"Direct evidence for astrocytic involvement in the neuromodulatory therapy is limited. Early work in a murine model found that high frequency TMS had a dramatic effect in the upregulation of astroglial gene expression (Fujiki and Steward, 1997) Following multiple high frequency trains (25 Hz), GFAP mRNA levels were significantly increased in the hippocampal dentate gyrus to levels similar to that following electroconvulsive seizures, indicating induction of an astrocytic reactive response (Fujiki and Steward, 1997). Indirectly, the analogous effects to LTD and LTP have important implications for astrocyte involvement, as the important contributions of astrocytes and gliotransmitters to synaptic plasticity have been described in multiple neuronal circuits (Yang et al., 2003; Witcher et al., 2007; Henneberger et al., 2010; Ben Menachem-Zidon et al., 2011; Bonansco et al., 2011; Navarrete et al., 2012). "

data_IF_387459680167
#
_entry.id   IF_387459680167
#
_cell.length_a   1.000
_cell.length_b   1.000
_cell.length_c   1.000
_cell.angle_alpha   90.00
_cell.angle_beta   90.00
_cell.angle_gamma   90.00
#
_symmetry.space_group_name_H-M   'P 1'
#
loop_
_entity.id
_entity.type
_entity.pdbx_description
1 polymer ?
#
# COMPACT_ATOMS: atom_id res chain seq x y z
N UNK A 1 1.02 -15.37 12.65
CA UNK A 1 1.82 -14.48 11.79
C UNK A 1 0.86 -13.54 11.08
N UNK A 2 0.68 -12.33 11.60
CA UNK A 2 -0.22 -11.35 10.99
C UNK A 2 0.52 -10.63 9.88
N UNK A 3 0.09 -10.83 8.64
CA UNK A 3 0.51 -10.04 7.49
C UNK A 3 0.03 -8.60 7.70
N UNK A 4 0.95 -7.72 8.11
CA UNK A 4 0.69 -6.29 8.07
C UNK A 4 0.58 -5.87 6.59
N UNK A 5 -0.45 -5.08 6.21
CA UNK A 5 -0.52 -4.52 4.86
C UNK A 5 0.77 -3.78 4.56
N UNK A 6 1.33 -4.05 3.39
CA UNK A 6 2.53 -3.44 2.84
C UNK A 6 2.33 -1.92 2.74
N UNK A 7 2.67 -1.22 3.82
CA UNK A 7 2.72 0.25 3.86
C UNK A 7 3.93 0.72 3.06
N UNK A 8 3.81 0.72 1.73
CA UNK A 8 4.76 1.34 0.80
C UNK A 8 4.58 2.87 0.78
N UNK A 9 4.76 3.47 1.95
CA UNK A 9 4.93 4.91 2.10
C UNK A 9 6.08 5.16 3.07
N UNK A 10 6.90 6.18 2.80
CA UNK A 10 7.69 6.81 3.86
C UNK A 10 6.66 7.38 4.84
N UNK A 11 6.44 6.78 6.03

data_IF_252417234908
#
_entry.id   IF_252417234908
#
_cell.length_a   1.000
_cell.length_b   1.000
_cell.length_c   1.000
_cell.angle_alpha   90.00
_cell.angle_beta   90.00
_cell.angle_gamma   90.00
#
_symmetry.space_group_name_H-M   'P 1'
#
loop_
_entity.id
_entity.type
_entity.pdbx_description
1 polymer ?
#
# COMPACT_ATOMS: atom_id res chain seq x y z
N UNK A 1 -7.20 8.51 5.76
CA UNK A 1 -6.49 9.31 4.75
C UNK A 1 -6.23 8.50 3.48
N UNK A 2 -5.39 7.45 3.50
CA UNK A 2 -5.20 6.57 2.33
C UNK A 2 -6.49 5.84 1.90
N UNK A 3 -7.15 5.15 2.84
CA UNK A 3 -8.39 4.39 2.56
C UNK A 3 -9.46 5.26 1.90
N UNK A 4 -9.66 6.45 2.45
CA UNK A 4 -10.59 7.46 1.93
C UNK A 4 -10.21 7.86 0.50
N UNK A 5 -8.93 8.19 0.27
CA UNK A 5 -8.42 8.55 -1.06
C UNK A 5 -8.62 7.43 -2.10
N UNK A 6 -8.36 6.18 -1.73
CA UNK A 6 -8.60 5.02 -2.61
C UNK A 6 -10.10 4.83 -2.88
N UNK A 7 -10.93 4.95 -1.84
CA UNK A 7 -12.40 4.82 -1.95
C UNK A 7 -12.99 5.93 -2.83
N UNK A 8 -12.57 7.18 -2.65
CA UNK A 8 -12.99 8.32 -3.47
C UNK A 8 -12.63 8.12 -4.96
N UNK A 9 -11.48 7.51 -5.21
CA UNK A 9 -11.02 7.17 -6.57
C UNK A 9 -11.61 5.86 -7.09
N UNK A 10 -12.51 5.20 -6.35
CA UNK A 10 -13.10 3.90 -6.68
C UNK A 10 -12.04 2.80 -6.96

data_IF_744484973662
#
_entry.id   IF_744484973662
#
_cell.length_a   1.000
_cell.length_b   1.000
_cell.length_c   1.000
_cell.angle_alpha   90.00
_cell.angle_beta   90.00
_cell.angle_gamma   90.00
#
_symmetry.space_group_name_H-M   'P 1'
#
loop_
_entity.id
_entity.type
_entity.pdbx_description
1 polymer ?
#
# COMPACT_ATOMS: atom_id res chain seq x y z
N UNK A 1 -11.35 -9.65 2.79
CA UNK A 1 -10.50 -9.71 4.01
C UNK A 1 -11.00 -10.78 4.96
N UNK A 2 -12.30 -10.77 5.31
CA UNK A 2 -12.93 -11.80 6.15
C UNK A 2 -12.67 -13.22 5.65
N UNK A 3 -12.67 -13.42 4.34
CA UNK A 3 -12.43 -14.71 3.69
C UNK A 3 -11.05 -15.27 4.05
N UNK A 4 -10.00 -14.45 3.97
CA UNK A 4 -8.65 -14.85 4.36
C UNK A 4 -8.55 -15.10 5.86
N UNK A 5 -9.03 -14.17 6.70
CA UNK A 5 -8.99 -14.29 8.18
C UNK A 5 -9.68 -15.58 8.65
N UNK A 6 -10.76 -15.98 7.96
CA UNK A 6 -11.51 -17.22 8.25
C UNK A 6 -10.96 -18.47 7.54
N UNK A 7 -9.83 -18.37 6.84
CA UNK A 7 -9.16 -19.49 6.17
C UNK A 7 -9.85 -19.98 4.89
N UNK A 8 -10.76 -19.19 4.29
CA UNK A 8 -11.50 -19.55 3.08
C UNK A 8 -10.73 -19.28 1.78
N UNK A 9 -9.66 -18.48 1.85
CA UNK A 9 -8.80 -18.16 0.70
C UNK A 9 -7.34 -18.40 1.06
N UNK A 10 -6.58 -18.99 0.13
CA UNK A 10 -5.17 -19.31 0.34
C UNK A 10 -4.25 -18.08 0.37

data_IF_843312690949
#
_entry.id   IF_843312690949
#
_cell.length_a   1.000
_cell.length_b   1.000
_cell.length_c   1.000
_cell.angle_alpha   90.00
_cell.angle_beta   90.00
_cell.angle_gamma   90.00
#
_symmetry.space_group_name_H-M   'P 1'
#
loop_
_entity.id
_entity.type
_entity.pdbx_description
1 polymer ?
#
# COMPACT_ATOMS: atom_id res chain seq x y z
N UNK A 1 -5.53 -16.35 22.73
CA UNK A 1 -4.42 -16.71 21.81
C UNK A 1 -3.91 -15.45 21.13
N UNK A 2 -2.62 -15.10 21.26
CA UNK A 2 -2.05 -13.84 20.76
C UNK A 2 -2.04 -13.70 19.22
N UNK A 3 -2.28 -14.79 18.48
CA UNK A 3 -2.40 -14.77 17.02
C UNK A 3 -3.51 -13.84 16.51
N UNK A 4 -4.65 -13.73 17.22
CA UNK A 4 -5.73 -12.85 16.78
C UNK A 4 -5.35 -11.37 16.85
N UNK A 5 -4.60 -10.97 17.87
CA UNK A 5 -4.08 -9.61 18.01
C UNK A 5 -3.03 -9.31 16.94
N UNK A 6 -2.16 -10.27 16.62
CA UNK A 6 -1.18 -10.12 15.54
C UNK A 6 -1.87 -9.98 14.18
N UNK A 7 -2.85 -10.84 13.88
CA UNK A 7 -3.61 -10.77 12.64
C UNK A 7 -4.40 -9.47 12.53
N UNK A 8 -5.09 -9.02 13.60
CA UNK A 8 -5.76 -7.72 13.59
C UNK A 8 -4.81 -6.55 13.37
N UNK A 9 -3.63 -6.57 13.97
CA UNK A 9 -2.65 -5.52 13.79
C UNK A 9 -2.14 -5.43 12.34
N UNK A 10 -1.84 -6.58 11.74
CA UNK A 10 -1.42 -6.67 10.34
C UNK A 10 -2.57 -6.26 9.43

[Show abstract][Hide abstract] ABSTRACT: Epilepsy is a common chronic neurologic disorder affecting approximately 1% of the world population. More than one-third of all epilepsy patients have incompletely controlled seizures or debilitating medication side effects in spite of optimal medical management. Medically refractory epilepsy is associated with excess injury and mortality, psychosocial dysfunction, and significant cognitive impairment. Effective treatment options for these patients can be limited. The cellular mechanisms underlying seizure activity are incompletely understood, though we here describe multiple lines of evidence supporting the likely contribution of astroglia to epilepsy, with focus on individual astrocytes and their network functions. Of the emerging therapeutic modalities for epilepsy, one of the most intriguing is the field of neuromodulation. Neuromodulatory treatment, which consists of administering electrical pulses to neural tissue to modulate its activity leading to a beneficial effect, may be an option for these patients. Current modalities consist of vagal nerve stimulation, open and closed-loop stimulation, and transcranial magnetic stimulation. Due to their unique properties, we here present astrocytes as likely important targets for the developing field of neuromodulation in the treatment of epilepsy.